Another active component which can be included in products made in accordance with the present invention is a nutritional component. A nutritional component can include ingredients such as vitamins and minerals required to maintain good health. A health bar product has been prepared in accordance with the present invention which includes a dry residue of whole vegetables and/or fruits. In fact, a health bar product has been made which includes the nutritional equivalent of up to five (5) times the U.S. recommended human adult dietary serving of vegetables and/or fruit by incorporation of the dry residue of such fruits and vegetables. Other bulky materials can also be included, e.g., dietary fiber, in the confectionery delivery system of the invention.

A preferred embodiment of the nutritional form of the product contemplates treating ingredients having strong olfactory characteristics, e.g., flavor and aroma, to reduce such characteristics. For example, dry residue of spinach and broccoli have been treated by heating in the presence of yogurt powder and a small amount of moisture to drive off strong aroma and flavor notes. This technique conditions such ingredients for incorporation in a health product without detracting from the overall smell and taste of the product. It has been found that the above technique is particularly effective for preparing a nutritional health bar product.

Another nutritional component can include protein from animal and/or vegetable sources (to be distinguished from the proteinaceous material utilized in the hydrobinding component), either alone or together with soluble and/or insoluble dietary fiber, as well as one or more vitamins and minerals.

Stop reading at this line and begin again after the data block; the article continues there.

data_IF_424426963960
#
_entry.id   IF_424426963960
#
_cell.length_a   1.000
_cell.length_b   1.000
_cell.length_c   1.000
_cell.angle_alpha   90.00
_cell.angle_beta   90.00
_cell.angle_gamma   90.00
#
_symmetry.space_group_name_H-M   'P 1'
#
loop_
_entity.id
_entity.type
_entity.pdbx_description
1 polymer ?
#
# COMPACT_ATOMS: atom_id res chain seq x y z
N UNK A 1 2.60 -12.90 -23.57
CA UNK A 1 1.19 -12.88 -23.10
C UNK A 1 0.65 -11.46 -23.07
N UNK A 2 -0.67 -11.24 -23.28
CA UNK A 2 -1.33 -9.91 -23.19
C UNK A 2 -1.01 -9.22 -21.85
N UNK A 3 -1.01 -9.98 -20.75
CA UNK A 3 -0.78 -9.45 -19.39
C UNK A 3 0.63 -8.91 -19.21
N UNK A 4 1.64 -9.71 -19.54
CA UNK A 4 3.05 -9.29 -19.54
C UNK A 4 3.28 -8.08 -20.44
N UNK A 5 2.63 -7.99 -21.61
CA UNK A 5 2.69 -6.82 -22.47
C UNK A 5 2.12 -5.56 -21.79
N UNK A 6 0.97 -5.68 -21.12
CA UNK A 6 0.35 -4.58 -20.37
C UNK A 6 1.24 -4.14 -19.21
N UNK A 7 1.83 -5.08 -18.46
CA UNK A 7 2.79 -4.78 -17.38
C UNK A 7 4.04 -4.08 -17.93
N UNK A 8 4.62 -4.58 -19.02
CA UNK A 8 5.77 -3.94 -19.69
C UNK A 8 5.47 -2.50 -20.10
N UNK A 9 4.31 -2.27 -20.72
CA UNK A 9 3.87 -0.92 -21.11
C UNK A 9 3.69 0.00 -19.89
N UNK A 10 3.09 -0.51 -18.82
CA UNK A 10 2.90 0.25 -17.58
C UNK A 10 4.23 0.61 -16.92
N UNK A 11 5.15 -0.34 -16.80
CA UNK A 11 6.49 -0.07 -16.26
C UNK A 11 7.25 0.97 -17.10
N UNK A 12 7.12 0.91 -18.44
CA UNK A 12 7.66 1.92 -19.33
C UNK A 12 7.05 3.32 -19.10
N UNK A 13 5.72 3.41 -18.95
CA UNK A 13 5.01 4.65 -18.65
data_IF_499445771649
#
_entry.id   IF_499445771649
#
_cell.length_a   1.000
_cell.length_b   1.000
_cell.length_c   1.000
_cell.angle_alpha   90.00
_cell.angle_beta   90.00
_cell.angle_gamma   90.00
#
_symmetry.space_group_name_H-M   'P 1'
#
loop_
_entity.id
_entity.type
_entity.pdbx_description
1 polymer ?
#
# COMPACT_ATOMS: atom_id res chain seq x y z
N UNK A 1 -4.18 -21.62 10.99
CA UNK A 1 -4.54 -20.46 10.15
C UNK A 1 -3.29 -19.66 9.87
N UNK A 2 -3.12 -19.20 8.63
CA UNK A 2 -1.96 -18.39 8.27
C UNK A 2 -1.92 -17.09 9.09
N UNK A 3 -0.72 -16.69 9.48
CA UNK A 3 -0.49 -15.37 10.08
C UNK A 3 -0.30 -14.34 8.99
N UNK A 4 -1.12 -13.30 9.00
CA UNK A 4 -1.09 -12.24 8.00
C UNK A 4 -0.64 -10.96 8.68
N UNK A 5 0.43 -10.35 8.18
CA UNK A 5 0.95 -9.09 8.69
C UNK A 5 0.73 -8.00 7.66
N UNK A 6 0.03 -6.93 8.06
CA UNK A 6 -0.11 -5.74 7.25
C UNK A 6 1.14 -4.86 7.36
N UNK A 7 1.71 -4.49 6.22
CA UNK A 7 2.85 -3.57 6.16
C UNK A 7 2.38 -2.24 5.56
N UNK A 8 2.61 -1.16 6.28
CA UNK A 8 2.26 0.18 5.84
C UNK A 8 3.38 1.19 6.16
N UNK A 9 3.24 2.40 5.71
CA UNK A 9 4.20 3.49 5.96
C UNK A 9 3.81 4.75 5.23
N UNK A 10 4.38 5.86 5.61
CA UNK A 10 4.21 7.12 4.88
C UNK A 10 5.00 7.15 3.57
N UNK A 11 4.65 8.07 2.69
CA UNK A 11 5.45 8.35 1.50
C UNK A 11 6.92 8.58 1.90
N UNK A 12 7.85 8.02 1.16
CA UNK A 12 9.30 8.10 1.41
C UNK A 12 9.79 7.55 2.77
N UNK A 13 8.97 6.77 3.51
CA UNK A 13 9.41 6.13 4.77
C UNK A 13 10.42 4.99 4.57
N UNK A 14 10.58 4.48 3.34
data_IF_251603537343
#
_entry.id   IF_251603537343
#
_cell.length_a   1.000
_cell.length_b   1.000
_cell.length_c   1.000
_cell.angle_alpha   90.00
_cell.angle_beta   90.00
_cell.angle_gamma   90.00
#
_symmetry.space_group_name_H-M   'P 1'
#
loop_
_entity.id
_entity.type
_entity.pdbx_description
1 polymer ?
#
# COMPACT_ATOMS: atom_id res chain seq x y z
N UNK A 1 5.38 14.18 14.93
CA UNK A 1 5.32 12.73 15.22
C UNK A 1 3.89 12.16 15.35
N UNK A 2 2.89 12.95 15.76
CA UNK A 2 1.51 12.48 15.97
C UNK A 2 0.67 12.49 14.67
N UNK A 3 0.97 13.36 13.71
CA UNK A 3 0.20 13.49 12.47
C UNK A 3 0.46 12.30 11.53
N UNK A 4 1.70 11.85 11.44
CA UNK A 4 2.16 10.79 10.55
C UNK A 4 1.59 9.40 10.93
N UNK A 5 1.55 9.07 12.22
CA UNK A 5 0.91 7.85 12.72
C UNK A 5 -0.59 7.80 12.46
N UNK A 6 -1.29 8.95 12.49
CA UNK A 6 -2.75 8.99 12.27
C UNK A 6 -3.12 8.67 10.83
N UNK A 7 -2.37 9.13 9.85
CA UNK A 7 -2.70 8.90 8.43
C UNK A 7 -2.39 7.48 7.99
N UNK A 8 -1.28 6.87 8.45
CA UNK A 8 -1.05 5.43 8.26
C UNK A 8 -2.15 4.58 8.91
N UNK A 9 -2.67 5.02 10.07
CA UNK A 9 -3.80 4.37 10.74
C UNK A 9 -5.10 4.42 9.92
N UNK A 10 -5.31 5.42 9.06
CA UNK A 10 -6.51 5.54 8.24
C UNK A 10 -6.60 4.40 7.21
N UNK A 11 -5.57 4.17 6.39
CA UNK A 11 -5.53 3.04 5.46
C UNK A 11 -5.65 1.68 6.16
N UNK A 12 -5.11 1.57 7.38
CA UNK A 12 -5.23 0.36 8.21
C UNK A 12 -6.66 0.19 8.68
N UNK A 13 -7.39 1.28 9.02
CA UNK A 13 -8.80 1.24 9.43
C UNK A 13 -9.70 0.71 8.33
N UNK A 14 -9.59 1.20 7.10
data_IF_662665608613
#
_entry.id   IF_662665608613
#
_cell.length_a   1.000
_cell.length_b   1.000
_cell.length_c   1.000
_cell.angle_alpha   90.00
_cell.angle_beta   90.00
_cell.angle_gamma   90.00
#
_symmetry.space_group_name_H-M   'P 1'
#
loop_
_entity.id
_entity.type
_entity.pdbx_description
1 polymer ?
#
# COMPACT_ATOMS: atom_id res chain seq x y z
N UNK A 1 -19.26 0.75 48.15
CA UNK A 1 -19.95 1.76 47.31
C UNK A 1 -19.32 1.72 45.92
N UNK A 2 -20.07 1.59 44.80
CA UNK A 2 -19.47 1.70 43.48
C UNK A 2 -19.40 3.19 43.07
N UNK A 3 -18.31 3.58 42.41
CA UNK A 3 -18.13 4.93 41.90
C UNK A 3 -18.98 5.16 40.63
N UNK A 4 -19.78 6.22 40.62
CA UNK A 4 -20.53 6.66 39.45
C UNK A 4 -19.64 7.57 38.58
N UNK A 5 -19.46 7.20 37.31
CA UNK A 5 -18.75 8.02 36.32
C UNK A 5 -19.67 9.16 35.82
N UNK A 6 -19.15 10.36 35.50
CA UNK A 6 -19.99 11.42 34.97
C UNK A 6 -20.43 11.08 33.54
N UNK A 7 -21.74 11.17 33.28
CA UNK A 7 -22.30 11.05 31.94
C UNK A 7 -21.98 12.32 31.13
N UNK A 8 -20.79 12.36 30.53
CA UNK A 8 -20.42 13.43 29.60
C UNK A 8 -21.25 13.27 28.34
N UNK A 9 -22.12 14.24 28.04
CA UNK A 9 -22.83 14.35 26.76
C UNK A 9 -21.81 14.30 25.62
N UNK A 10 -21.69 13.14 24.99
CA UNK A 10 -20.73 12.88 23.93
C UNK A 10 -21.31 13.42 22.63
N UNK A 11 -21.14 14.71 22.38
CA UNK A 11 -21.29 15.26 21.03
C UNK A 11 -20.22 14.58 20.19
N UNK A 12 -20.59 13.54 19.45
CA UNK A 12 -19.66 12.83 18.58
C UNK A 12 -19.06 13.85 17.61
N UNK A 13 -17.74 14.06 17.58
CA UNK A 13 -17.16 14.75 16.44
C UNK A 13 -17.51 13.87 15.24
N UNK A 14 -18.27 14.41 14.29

Also the following may be included as active ingredients including such naturally-derived products as botanical substance extracts, which may include certain derivatives of plants and herbs, as for example, bark, seeds, stem, leaves, roots, berries and flowers. The botanical extracts would much desirably be those which are recognized for their natraceutical properties. Non-limiting examples of these botanical substance extracts could include ginseng, ginkoba, gingko biloba, St. John's wort, and the like. One source of these materials may be found under the brand name STAND-EX™ from Bio-Botanica, Inc., including Lipo Chemicals.

In one desirable embodiment of the invention, the confectionery composition of the invention also includes at least one member selected from the group consisting of vitamins A, B complex (including B1, B2, B6, B12 and biotin), C, D and E.

The product resulting from the present invention is unique because it requires no cooking and no dehydration by traditional heating at high temperatures to produce, and has substantially no phase separation of moisture. The only moisture present is found therein in an amount sufficient to functionalize the mass. Thus, the product can be prepared without cooking.